A while back I did a series of posts (here, here, and here) essentially saying knowledge of Chinese culture is secondary to knowledge of business.  In drawing this conclusion, I was thinking much more in terms of negotiating a deal than in marketing a consumer product.

In marketing a consumer product, knowing the culture can and usually is of crucial importance and it seems some Western companies are forgetting this in marketing their products in China.  KFC is the latest to fall victim to a cultural faux pas in its marketing.  This article in the Independent (London), entitled, “KFC faces backlash in China over chickenburger advert,”[link no longer exists] discusses how KFC offended many in China by using a Taoist monk in this television commercial to proclaim that a KFC chickenburger to be a “masterpiece.”   Problem is that many Chinese are offended by the use of this commercialized “monk,” both because he resembles a monk and becuase he resembles Fu Qingzhu, who helped defend China against invaders in the early 17th century.  Another problem is that most Taoists are vegetarians.

The article goes on to quote Zhao Shu, vice-chairman of the Chinese Folk Literature and Art Society, as saying that “whenever companies enter foreign markets, they must never forget one principle: ‘to respect the target customer’s cultural traditions.'”  This does make for good business.

The Useless Tree blog, which is subtitled, Ancient Chinese thought in Modern American life, did an excellent post on this issue, stating that the whole thing is being blown out of proportion as we are “too far down the reform-and-opening road to return to some notion that culture is off limits to advertising.”  I agree that culture is not off limits to advertising, yet at the same time, since advertising is meant to bring in customers, not repel them, good advertising is cognizant of cultural sensibilities.  Good business demands this. China culture matters.

For those wanting to know more about advertising and marketing in China, I recommend the veritable Danwei and the Chinese Word of Mouth Blog.

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Dan Harris

I am a founder of Harris Bricken, an international law firm with lawyers in Los Angeles, Portland, San Francisco, Seattle, China and Spain.

I mostly represent companies doing business in emerging market countries. It has taken me many years to build my network and it takes constant communication and travel to maintain it. My work has been as varied as securing the release of two improperly held helicopters in Papua New Guinea, setting up a legal framework to move slag from Canada to Poland’s interior, overseeing hundreds of litigation and arbitration matters in Korea, helping someone avoid terrorism charges in Japan, and seizing fish product in China to collect on a debt.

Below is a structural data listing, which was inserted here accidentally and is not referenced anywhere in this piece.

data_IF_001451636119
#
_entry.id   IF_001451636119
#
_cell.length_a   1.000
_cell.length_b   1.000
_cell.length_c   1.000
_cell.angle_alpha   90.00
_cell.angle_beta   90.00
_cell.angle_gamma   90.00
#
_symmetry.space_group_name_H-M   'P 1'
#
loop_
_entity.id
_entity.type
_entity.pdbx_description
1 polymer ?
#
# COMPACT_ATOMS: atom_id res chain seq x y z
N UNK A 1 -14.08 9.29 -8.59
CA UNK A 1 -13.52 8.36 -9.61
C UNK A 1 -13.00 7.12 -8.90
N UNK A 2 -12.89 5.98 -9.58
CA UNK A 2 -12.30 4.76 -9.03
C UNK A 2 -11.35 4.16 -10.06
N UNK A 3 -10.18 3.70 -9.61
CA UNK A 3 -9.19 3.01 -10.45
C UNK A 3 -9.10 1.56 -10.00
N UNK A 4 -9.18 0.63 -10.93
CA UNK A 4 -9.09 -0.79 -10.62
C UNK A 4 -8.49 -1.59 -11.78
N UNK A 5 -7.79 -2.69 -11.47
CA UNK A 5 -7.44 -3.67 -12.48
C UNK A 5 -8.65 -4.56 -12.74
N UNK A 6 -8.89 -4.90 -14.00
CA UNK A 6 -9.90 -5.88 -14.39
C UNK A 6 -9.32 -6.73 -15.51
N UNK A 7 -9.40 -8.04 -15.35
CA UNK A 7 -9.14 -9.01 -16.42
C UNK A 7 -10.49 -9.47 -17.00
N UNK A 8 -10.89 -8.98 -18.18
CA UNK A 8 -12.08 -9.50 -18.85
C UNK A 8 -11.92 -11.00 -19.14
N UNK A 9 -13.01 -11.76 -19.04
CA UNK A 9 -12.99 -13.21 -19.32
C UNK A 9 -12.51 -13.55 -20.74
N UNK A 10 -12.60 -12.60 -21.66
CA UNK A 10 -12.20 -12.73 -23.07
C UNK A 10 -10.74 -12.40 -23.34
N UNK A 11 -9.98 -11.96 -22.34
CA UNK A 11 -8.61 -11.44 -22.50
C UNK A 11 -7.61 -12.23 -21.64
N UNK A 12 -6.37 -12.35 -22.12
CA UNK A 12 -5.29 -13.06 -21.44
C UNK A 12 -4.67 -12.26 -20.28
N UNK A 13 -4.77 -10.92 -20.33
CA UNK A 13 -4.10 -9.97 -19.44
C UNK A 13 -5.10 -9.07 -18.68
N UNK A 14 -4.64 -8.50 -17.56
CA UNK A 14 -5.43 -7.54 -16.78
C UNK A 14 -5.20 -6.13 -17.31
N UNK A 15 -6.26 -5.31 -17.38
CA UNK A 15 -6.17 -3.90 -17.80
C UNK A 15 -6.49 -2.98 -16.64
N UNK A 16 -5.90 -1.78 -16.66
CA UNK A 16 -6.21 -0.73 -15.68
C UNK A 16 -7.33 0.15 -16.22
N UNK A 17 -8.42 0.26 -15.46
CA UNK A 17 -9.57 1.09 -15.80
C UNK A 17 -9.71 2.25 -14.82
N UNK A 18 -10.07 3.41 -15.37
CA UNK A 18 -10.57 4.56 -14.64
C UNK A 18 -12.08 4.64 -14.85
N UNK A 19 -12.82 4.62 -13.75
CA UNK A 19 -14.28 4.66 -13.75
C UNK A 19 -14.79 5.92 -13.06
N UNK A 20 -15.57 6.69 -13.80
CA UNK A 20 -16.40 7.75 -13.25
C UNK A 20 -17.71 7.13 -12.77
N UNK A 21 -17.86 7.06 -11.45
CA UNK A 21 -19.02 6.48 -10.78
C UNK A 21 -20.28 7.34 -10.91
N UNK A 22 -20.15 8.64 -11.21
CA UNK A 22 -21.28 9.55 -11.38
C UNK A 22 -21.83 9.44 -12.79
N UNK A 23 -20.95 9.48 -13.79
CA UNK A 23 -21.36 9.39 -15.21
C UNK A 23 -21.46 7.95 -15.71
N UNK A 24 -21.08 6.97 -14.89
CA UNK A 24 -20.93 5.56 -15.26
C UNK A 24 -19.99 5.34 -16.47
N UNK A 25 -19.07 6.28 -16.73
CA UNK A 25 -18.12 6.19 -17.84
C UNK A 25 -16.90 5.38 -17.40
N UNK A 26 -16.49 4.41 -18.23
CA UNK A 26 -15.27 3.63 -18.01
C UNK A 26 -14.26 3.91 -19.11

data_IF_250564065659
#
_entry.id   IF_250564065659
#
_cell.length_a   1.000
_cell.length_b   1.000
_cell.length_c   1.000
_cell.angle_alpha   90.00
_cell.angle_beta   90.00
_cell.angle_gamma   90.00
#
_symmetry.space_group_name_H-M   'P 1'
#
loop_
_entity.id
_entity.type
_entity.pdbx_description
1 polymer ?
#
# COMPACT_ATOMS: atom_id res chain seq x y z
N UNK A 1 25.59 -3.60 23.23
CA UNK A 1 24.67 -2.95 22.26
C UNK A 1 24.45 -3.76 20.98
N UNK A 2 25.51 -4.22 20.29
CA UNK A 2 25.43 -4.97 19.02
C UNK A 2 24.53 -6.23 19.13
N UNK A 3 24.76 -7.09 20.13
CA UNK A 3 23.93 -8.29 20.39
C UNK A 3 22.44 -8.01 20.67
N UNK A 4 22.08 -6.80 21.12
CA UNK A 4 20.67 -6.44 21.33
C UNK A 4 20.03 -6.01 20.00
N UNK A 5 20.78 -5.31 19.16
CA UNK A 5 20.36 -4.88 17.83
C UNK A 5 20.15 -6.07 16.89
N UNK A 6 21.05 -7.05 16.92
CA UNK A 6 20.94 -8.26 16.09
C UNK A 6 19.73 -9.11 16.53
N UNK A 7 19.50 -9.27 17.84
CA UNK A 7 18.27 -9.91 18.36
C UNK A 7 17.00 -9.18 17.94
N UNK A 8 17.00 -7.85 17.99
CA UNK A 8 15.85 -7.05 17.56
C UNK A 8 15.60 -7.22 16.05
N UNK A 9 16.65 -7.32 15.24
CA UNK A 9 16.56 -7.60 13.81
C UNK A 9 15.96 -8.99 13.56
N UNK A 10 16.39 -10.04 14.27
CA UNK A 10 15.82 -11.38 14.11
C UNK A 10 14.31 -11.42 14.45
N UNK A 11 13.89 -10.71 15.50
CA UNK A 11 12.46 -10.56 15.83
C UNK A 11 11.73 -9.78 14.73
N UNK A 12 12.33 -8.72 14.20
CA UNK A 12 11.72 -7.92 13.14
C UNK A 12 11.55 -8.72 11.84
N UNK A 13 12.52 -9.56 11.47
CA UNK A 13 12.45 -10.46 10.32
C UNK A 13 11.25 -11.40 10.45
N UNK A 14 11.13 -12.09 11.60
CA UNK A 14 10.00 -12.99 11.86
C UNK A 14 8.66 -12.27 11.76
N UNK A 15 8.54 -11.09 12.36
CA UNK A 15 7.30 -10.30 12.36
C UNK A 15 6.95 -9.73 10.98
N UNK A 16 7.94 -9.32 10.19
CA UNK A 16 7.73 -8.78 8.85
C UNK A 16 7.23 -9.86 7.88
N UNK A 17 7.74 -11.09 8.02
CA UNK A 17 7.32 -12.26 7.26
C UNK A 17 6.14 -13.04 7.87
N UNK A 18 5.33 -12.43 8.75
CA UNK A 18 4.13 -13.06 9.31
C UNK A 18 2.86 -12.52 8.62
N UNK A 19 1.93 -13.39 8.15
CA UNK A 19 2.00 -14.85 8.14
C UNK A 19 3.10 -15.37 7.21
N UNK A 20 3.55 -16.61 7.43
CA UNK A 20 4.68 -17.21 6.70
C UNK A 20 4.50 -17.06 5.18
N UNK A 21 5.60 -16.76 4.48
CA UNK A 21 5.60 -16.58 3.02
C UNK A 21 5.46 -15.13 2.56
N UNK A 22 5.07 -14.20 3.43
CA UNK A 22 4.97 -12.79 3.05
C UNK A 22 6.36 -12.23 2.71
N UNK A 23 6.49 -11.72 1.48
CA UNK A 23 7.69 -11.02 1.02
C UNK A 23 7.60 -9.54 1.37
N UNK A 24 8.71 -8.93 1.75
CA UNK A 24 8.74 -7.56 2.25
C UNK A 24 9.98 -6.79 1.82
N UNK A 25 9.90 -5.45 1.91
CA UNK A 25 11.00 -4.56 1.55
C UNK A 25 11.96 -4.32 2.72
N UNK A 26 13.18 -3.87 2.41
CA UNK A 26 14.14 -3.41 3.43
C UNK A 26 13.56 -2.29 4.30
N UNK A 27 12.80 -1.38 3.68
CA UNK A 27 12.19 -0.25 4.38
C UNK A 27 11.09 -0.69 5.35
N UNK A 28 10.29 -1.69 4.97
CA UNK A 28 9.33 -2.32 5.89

I was named as one of only three Washington State Amazing Lawyers in International Law, I am AV rated by Martindale-Hubbell Law Directory (its highest rating), I am rated 10.0 by AVVO.com (its highest rating), and I am a SuperLawyer.

I am a frequent writer and public speaker on doing business in Asia and I constantly travel between the United States and Asia. I most commonly speak on China law issues and I am the lead writer of the award winning China Law Blog (www.chinalawblog.com). Forbes Magazine, Fortune Magazine, the Wall Street Journal, Investors Business Daily, Business Week, The National Law Journal, The Washington Post, The ABA Journal, The Economist, Newsweek, NPR, The New York Times and Inside Counsel have all interviewed me regarding various aspects of my international law practice.

I am licensed in Washington, Illinois, and Alaska.

In tandem with the international law team at my firm, I focus on setting up/registering companies overseas (via WFOEs, Rep Offices or Joint Ventures), drafting international contracts (NDAs, OEM Agreements, licensing, distribution, etc.), protecting IP (trademarks, trade secrets, copyrights and patents), and overseeing M&A transactions.